Sam Houston with a statue as big as his ego

At 67' tall, the sculture is billed as "The World's Tallest Statue of an American Hero" (Bob, Drew and Halo under the shadow)

And why wouldn’t old Sam have such a huge statue?  He was the first president of the Republic of Texas and  first senator of the biggest state in the union (until Alaska the Usurper took the title in 1959).

The statue stands just outside of Huntsville on IH-45.  The visitor center is just behind the statue with a shady walking trail connecting it to the sculpture. 

David Adickes began the project during the early part of 1992. He made the 25-ton concrete and steel structure in 10-foot sections, which each contain five layers of reinforced concrete. Fiberglass mesh is incorporated in the outside layer. The statue was dedicated two years later on October 22, 1994.  To see how the statue was constructed, go to http://www.huntsvilletexas.com/construction-photos.htm

Sam Houston, the memorial, is amazing and the man isn’t any different.  Opinion about him ranges from hate him to love him, but nobody denies that he had an enormous impact on Texas.  The visitor’s center doesn’t say much about old Sam other than offering a chronology of his life.  Just based on his sweeping career and geographic changes, I would have said he’s “one of us.”  Maybe not one of you but likely an alcoholic like me.

Here’s my chronology of his life.  At 16, he ran away from home and lived with the Cherokee Indians.  His Indian name was Colleneh (“Raven”).  He left the Indians at 18 to start a school.  At 19, he joined the Army.  At 21, he became an Indian agent to the Cherokees.  He bounced from battle to battle, getting wounded and promoted until he was a 26 year old army lieutenant and quit the military.  A disagreement with the Secretary of War made him resign as subagent to the Indians.

He became a lawyer, a general in the Tennessee state militia, a U.S. Representative for Tennessee, and the state’s governor all in the next 10 years. 

Sam tied Newt Gingrich in marriages.  In 1829 at the age of 36, he married his first wife, Eliza, who was 19 at the time; the marriage lasted for 11 weeks.  Was it his affection for Tennessee’s best whiskey or his “unhealing wound” which some historians think refers to an STD that caused the marriage to tank?  Neither one of them was indiscreet so nobody knows but the separation cost him his Tennessee governorship since Eliza’s family was well-connected politically.

He moved back in with the Cherokees.  Not having divorced Eliza legally, he had to marry Tiana Rogers, wife #2, under Indian law in 1830.  He set up a trading post and the Indians probably wanted to change his name to “Drunken Raven” since he drank heavily at that time.  He got the hot foot and left the Indian nation and Tiana two years later in 1832. 

He ended up in Texas as a land speculator, was baptized a Catholic, and named commander-in-chief of troops in 1835 and was elected President of the Republic after winning the Battle of San Jacinto.  He married wife #3, Margaret Lea who was a strict Baptist in 1840 and his drinking was tempered or at least hidden.  In 1854, he was born again as a Baptist.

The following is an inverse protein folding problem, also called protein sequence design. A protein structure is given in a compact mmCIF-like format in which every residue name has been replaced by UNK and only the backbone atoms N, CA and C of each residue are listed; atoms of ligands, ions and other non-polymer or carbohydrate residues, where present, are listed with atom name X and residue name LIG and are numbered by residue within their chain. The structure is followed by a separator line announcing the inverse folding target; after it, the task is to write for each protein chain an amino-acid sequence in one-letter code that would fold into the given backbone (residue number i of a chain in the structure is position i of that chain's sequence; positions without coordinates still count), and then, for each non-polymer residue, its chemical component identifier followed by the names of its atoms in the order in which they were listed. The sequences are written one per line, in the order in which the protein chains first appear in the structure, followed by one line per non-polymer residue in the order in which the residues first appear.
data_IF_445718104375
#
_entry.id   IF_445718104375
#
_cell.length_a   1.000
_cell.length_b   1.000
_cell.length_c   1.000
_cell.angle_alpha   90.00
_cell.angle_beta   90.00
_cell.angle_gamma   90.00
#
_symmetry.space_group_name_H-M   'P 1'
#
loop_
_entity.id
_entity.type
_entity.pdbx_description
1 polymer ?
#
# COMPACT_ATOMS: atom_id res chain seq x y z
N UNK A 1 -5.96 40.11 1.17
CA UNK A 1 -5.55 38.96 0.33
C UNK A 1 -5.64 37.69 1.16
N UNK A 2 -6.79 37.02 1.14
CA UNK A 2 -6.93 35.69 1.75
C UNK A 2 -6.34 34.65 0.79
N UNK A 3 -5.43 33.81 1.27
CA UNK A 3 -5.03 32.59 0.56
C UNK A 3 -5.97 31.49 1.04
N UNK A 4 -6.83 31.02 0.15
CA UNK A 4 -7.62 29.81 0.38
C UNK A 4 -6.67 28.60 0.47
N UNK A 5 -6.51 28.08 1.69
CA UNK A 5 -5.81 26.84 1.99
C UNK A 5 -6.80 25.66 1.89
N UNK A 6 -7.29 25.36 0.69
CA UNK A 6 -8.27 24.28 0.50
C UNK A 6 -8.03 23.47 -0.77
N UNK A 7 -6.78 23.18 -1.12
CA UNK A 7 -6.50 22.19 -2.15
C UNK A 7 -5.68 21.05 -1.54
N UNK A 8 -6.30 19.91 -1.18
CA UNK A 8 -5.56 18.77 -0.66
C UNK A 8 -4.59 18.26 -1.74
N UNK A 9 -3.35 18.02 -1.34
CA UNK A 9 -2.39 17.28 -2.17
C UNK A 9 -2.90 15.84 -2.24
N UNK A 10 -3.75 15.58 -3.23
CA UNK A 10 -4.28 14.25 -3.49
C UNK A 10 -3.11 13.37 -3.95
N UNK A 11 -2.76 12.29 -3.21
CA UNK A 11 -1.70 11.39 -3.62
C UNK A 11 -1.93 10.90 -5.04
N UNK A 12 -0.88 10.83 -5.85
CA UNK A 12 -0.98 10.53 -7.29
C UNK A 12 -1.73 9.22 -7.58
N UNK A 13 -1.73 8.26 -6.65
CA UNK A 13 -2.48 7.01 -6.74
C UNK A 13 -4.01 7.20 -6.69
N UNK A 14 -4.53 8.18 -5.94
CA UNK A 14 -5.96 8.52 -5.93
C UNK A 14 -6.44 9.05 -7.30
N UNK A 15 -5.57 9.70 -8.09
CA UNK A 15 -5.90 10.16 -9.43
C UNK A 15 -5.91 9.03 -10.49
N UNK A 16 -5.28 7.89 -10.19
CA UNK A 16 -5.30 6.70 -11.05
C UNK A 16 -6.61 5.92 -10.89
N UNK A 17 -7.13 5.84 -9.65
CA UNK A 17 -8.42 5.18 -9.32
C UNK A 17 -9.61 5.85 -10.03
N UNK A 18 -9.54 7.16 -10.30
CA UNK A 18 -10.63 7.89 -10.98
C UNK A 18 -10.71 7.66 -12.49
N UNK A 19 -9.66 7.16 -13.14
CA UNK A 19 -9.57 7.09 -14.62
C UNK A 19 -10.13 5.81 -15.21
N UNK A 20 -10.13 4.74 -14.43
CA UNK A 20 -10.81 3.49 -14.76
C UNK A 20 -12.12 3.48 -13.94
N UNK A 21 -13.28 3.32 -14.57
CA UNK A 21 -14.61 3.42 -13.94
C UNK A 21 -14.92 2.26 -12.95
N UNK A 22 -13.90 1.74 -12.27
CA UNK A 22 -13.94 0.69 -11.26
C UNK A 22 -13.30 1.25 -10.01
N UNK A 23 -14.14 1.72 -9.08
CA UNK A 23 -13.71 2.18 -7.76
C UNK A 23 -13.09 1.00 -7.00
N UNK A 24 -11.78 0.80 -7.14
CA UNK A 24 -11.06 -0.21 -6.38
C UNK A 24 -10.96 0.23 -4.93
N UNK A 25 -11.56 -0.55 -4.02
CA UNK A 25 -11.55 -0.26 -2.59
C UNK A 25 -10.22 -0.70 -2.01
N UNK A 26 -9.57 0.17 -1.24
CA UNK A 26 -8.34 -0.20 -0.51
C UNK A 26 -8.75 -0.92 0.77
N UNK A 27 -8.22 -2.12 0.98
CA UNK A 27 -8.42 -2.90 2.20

Over the next 23 years until his death in 1963, he and Margaret had 8 children and he served Texas as president (5 years), U. S. senator (15 years), and governor (2 years).  He was kicked out as governor because he refused to sign the Confederate oath of allegiance.  His words at the time: 

“To secede from the Union and set up another government would cause war.  If you go to war with the United States, you will never conquer her, as she has the money and the men.  If she does not whip you by guns, powder, and steel, she will starve you to death.  It will take the flower of the country-the young men.

“In the name of the constitution of Texas, which has been trampled upon, I refuse to take this oath. I love Texas too well to bring civil strife and bloodshed upon her.

“I declare that civil war is inevitable and is near at hand. When it comes the descendants of the heroes of Lexington and Bunker Hill will be found equal in patriotism, courage and heroic endurance with the descendants of the heroes of Cowpens and Yorktown. For this reason I predict the civil war which is now at hand will be stubborn and of long duration.”

When he died in 1863, his dying words were “Texas, Texas. Margaret.”  The inscription on his tomb in Huntsville reads:

Bob, the dogs, and me at the Houston mask in the amphitheater

A Brave Soldier. A Fearless Statesman.

A Great Orator—A Pure Patriot.

A Faithful Friend, A Loyal Citizen.

A Devoted Husband and Father.

A Consistent Christian—An Honest Man.

Love him or hate him?  Heck!  I love him.  He’s one of us!

About texasgaga

I am a mom, a grandmom (Gaga to my 2nd oldest grand-child), a sister, a friend, a construction estimator, a homeowner, an active member of a 12 step recovery group, an artist, a reader, a survivor, a do it yourself wannabe, a laugher
This entry was posted in Family, Sober Life, Travel. Bookmark the permalink.

One Response to Sam Houston with a statue as big as his ego

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